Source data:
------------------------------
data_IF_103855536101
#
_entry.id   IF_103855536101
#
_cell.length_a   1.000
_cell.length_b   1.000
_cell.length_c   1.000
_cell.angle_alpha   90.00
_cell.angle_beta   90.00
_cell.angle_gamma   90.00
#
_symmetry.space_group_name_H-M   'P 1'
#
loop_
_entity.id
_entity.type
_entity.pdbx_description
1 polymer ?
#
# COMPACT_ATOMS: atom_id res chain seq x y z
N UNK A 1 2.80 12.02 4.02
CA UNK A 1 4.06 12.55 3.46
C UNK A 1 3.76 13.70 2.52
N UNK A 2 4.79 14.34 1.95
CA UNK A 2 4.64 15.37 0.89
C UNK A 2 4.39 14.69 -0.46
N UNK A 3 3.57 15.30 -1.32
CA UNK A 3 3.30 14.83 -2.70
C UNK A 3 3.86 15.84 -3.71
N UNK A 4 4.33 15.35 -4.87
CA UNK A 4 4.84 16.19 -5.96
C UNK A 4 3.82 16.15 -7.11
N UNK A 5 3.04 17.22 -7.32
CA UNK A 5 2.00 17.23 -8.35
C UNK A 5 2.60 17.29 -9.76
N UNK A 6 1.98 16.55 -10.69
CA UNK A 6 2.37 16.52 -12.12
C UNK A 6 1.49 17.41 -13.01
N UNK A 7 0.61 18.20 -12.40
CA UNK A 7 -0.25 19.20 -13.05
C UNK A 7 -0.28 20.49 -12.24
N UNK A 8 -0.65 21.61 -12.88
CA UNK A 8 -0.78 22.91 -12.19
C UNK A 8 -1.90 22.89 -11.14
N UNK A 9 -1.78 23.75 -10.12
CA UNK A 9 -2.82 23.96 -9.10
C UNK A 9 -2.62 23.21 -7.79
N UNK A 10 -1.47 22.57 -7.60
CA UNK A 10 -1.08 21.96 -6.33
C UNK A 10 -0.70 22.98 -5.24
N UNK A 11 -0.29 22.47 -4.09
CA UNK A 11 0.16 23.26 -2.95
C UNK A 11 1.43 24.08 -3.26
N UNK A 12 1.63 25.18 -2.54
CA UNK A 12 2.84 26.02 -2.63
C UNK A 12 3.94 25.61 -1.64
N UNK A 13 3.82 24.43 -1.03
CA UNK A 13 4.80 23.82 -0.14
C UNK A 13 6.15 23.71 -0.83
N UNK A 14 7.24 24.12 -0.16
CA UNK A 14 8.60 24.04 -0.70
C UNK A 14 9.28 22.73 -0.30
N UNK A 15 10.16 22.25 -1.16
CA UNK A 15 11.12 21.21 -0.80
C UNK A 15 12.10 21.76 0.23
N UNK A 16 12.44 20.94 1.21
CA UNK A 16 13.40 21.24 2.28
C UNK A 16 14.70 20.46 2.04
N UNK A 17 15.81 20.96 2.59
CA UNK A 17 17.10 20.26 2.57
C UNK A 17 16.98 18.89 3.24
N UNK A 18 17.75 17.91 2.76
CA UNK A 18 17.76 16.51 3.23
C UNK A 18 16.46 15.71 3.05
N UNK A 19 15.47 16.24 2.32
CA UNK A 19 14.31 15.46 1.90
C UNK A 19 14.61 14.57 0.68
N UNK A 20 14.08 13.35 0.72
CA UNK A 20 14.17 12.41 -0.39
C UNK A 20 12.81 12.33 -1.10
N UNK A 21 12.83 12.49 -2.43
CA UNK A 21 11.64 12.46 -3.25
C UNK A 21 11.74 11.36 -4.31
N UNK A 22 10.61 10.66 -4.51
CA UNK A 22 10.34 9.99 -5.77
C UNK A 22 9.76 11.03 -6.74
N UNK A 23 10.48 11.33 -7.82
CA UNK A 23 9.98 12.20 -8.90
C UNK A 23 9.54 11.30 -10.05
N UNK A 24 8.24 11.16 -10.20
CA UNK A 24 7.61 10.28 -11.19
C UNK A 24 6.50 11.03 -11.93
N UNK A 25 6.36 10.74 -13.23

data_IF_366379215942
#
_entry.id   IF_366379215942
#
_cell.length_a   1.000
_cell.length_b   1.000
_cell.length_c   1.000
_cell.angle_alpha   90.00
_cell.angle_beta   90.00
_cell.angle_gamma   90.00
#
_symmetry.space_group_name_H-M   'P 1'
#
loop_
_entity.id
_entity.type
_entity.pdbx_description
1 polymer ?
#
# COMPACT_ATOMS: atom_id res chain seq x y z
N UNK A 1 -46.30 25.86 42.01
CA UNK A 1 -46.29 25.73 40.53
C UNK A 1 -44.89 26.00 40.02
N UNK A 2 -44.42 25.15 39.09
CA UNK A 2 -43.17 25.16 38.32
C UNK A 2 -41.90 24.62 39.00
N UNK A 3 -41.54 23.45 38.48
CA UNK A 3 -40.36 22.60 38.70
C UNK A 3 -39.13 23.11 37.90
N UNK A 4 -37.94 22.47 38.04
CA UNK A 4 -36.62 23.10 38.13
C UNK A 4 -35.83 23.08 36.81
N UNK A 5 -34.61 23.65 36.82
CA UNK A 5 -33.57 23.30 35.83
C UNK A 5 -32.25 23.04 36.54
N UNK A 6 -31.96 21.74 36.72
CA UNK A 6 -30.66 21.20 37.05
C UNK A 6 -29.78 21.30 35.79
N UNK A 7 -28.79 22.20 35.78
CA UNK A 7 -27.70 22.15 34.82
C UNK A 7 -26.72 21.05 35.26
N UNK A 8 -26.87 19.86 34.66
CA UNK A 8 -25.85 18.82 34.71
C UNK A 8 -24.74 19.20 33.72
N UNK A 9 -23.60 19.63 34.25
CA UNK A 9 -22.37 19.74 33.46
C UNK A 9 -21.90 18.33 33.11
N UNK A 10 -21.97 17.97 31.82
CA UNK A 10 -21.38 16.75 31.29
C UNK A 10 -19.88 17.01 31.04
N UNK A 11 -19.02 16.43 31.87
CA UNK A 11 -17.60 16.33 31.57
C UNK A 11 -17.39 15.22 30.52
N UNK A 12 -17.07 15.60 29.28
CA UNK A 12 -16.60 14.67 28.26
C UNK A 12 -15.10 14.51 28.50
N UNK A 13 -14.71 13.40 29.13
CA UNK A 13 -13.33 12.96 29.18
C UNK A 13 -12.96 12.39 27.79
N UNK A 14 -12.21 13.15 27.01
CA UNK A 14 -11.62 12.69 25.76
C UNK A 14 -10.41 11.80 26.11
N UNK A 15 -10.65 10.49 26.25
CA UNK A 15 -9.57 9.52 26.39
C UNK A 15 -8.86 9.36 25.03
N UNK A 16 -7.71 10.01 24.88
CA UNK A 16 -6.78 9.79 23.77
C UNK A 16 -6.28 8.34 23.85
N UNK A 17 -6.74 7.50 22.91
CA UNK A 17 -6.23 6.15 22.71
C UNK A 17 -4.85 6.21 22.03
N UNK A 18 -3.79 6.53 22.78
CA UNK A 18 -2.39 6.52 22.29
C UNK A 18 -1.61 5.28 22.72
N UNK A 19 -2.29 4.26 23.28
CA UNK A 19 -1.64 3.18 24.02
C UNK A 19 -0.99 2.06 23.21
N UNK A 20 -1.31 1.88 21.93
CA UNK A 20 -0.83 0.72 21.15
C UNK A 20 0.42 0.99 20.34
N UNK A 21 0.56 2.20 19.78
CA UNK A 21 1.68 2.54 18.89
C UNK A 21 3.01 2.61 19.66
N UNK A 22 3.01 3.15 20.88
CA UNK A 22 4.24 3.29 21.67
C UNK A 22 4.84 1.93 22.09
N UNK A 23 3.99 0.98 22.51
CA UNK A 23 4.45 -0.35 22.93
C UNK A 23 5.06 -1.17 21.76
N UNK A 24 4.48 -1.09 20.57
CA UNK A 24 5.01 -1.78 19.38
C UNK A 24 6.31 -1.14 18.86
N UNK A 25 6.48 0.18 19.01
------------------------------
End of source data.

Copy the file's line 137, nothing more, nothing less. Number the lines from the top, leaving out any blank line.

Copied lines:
C UNK A 8 -24.74 19.20 33.72